Working from home during the coronavirus pandemic might have helped employees across India save time that was earlier spent on their commutes, but it’s also meant that they’re working harder than ever before.
Indians have added an extra 32 minutes to their workday while working from home during the coronavirus pandemic, says a study by workplace software company Atlassian. The study, conducted during April and May, shows that employees across the world are starting remote work earlier, and logging off later than they’d been doing while working at office.
While Indians added 32 minutes to their workday, Israeli employees fared even worse, working for an extra 47 minutes per day. South African employees worked an extra 38 minutes, while those from US and Australia also worked an extra 32 minutes, the same as employees in India. Japanese employees added 16 minutes to their workdays, while the South Koreans seemed least affected by the pandemic, working only 7 minutes more than usual.
The study also said that employees across the world were struggling to delineate between work time and personal time, and were prone to working long hours without pausing for a break. “Over half of respondents said it’s harder now to maintain work-life boundaries than before the pandemic, and 23% reported thinking about work during their off-hours more than they used to,” the study noted.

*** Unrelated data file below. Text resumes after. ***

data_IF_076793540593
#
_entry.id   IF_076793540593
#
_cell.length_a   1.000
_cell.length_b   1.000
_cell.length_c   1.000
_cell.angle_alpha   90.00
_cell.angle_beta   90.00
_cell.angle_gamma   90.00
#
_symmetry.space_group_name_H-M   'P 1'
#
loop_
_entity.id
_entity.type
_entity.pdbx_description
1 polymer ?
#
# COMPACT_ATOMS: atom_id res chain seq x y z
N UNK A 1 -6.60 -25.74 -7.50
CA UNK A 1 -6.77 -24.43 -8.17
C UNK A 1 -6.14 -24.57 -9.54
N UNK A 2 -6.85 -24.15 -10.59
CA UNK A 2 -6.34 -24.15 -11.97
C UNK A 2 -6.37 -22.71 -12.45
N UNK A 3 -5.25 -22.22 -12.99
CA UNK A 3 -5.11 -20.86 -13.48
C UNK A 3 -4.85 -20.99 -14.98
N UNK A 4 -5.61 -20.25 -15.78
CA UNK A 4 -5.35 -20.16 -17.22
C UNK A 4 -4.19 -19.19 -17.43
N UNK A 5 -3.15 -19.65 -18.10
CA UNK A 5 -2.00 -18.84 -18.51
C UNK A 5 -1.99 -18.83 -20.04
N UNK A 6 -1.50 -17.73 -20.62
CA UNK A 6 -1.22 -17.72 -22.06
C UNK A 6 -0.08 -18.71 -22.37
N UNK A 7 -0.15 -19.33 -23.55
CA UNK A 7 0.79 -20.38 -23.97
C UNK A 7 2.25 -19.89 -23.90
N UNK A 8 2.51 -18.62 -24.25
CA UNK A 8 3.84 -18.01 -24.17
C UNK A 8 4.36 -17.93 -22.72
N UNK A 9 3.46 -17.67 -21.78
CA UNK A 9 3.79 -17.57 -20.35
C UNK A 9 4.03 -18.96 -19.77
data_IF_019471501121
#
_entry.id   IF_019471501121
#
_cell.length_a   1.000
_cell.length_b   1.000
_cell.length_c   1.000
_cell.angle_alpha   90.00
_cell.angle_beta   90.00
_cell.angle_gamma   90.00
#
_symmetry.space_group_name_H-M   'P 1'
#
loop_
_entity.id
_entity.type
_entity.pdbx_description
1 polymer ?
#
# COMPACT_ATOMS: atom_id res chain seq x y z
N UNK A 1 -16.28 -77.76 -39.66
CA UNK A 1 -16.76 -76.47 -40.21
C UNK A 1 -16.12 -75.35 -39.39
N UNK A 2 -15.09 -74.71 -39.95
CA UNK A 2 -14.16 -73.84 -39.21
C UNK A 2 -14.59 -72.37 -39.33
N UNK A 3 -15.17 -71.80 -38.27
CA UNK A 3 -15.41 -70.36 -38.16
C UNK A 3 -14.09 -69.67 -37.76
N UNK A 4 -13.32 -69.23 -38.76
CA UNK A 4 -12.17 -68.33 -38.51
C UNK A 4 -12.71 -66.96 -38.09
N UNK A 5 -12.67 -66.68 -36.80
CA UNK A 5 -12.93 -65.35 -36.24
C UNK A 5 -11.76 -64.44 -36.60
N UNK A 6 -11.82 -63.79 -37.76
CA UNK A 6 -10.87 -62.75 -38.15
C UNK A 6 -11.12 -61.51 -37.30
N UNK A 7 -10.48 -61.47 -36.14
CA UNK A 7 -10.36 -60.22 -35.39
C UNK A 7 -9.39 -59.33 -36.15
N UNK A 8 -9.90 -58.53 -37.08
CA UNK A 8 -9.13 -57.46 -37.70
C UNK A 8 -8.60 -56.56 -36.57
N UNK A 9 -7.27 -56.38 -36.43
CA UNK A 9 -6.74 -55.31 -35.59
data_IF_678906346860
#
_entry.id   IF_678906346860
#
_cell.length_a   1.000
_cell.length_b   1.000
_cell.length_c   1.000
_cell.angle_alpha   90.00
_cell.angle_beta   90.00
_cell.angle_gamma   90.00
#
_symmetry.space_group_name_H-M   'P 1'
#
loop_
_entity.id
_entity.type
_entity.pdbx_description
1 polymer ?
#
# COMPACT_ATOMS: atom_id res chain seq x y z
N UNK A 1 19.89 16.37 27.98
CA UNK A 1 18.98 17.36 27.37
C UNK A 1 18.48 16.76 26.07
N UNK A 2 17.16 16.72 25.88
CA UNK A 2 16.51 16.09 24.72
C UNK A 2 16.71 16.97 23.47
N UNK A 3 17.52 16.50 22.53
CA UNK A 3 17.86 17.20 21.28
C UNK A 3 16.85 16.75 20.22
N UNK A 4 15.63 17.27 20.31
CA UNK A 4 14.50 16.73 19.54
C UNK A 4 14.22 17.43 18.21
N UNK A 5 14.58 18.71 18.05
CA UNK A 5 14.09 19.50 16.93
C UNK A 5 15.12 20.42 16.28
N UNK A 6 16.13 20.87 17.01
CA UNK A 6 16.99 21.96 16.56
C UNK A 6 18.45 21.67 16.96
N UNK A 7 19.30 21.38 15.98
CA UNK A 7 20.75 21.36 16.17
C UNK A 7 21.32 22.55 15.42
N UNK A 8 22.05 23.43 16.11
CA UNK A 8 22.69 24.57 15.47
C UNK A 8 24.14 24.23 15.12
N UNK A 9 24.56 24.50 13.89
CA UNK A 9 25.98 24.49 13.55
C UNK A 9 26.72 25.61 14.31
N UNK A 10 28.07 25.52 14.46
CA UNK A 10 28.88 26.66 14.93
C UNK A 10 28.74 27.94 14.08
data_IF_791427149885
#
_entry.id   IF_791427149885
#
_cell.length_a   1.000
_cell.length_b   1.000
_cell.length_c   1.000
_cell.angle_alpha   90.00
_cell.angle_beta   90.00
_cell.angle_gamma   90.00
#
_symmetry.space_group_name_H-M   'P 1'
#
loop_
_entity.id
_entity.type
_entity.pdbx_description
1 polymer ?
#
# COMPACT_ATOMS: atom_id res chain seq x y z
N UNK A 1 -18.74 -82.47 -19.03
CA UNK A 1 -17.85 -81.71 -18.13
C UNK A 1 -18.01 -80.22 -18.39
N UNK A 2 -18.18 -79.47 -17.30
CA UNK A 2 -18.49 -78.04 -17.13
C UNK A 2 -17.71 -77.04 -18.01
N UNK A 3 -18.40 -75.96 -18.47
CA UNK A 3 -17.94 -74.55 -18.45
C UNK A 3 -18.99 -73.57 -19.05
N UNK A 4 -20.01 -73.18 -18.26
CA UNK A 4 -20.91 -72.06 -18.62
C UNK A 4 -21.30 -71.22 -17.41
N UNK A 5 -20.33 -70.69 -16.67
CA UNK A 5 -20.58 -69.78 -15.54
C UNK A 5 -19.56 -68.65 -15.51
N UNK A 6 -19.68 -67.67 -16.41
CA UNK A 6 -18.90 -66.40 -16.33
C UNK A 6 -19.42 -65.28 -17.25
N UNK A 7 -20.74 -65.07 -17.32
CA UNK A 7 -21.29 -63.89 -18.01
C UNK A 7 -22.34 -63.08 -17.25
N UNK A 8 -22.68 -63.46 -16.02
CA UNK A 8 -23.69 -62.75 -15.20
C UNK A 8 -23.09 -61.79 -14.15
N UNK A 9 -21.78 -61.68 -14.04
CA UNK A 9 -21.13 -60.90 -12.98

This isn’t the only report which has said that employees are working harder than ever while working from home. A survey conducted last month by anonymous workplace app Blind had said that sixty eight percent of Silicon Valley employees have reported feeling more burnt out while working from home than from office.
These concerns had been raised by several corporate honchos in the months in which work from home had first been instituted. “What does burnout look like? What does mental health look like? What does that connectivity and the community building look like? One of the things I feel is, hey, maybe we are burning some of the social capital we built up in this phase where we are all working remote. What’s the measure for that?,” Microsoft CEO Satya Nadella had said all the way back in May. His views were echoed by Netflix’s Reed Hastings, who had called remote work ‘a pure negative.’ “Not being able to get together in person, particularly internationally, is a pure negative. I’ve been super impressed at people’s sacrifices,” he’d said.